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American Airlines To Outsource Aircraft Maintenance To China
By Jim Douglas

September 16, 2012 - In another step to undermine U.S. workers American Airlines will outsource its aircraft maintenance to China. Larry Pike president of the Fort Worth's local Transport Workers Union said, "This is the result of corporate greed."

Pike reported the work performed on America’s Boeing 777 aircraft which was done by Alliance will now be shipped to a company in Hong Kong called Haeco. More than 1,000 American workers will lose their jobs at Alliance.

American Airlines released a statement reporting that most of its competitors now outsource their aircraft maintenance and that the company will be closely monitored and that the company would not compromise on safety. Pike said, "It's ironic it's American Airlines going to China. You would think American Airlines would stay in America.”

The common trend by the airlines has been to outsource thousands of high skilled jobs to aircraft maintenance repair companies overseas that are not tightly regulated or inspected by the Federal Aviation Administration (FAA) as those maintenance divisions are typically run by the air carriers themselves.

In 2007, the FAA's Inspector General reported of nine major air carriers reviewed 71 percent of their heavy airframe maintenance checks were sent to overseas repair stations. In 2009 the numbers are even higher. Southwest Airlines now flies its 737’s to El Salvador for major overhauls.

In 1999 American, United, Northwest, US Airways, Delta, TWA, and Continental all performed the majority of their aircraft maintenance work in-house. Regional airlines also kept a large portion of their work internal and within the United States.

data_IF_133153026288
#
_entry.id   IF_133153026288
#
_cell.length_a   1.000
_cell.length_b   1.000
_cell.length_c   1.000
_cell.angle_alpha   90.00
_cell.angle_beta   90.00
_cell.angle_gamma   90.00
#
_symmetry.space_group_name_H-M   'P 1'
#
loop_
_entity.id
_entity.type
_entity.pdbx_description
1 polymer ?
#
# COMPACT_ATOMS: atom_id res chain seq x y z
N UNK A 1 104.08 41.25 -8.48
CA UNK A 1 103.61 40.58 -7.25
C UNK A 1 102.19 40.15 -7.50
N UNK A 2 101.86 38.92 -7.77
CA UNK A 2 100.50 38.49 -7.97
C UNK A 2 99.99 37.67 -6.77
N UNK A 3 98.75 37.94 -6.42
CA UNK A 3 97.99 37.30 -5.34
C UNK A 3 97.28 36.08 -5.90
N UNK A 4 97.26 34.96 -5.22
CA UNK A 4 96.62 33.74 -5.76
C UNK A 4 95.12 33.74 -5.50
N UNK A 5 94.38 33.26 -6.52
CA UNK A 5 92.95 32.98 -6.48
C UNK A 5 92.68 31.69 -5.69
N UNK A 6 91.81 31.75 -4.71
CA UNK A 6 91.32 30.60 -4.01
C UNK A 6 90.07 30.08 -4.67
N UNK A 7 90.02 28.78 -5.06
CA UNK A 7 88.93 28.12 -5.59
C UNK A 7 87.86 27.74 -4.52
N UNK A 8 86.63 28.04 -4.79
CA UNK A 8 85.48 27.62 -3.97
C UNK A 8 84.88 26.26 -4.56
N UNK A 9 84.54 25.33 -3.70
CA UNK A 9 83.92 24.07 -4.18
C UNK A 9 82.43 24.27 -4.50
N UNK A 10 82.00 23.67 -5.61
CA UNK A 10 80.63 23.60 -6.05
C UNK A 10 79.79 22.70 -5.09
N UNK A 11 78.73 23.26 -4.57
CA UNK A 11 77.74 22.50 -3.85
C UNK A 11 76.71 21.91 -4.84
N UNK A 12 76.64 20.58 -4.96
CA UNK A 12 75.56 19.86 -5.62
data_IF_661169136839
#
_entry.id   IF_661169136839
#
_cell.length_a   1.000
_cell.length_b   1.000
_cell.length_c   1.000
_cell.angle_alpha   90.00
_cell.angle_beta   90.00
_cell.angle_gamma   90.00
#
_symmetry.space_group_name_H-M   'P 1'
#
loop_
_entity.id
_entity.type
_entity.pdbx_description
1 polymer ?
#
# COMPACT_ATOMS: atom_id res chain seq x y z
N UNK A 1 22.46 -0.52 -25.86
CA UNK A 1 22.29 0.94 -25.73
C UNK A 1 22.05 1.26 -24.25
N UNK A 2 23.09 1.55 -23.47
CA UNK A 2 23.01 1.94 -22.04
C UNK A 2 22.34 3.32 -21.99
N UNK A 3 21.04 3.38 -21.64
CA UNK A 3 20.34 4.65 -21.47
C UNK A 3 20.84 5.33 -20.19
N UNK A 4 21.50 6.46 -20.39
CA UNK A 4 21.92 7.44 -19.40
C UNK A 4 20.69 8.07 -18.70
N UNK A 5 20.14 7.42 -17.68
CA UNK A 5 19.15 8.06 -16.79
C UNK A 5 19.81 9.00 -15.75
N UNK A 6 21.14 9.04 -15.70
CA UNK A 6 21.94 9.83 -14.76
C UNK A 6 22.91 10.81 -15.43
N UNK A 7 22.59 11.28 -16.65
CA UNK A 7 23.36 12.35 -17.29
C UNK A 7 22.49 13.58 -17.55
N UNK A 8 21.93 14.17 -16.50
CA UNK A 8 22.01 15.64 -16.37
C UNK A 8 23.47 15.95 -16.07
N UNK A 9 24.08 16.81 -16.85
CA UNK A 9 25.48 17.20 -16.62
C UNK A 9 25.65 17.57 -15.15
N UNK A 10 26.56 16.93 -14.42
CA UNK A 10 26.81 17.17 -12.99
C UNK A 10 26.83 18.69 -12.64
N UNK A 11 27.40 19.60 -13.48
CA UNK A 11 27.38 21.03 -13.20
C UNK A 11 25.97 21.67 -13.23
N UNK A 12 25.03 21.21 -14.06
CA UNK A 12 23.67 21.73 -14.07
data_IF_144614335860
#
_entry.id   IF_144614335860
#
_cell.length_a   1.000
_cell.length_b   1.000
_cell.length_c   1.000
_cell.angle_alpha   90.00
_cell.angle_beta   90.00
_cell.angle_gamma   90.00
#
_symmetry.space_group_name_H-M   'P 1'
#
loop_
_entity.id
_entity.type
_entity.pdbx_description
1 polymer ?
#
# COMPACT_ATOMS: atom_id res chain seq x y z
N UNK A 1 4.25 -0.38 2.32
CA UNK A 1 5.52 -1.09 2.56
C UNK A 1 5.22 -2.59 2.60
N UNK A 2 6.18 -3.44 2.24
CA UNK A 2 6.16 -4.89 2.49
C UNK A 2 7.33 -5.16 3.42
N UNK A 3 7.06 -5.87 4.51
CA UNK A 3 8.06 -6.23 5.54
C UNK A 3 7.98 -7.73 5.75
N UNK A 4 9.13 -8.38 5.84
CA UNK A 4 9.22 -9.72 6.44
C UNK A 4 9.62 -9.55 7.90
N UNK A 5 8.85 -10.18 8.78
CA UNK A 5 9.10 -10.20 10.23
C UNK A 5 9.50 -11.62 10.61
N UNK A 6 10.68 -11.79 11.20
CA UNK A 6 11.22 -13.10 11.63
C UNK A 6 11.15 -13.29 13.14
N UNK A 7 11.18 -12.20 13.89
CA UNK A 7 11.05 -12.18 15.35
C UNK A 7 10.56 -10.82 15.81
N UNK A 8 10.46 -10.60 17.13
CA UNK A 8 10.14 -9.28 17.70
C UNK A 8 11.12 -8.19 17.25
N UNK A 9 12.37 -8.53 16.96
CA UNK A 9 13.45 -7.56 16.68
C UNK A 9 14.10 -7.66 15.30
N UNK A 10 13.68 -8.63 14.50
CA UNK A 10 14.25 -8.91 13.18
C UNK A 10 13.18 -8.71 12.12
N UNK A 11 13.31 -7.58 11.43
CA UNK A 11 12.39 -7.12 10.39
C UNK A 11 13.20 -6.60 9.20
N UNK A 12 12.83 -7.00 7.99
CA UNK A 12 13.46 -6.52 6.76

However, just after 9/11, the in-house standard changed, the percentage of work outsourced in terms of maintenance dollars had risen from an average of 26% in 1999 to over 40% in 2009, a figure which remained under 50% primarily because American Airlines was performing most of its work in-house, now that will skyrocket.



Foreign maintenance allows companies to forgo employee background checks, no drug testing, aircraft mechanics do not have to be licensed only supervisors are required to be licensed mechanics, and FAA inspectors are forbidden from making spot checks and surprise inspections a common occurrence at U.S. overhaul bases. In fact, at major U.S. maintenance facilities FAA inspectors are present on a daily basis.  

A 2008 report by the Inspector General at the Department of Transportation found that FAA and industry inspectors are not monitoring airplane maintenance work properly. The Inspector General's investigations found that FAA inspectors never even showed up at some foreign repair stations for as long as three to five years.  

Most disturbing, many of the workers repairing U.S. aircraft overseas are incapable of reading repair manuals printed in English. Workers in these offshore repair centers are generally under severe time pressure and often fail to find co-workers who can read the instructions.  

FAA Proposes Largest Ever Fine Against American Airlines - The Federal Aviation Administration (FAA) has proposed a $24.2 million civil penalty against American Airlines Inc. for failing to correctly follow an Airworthiness Directive involving the maintenance of its McDonnell Douglas MD-80 aircraft. This civil penalty is the largest ever proposed by the FAA. (see American Airlines Flight 443 Seats Come Loose In Flight - Outsourcing Maintenance)
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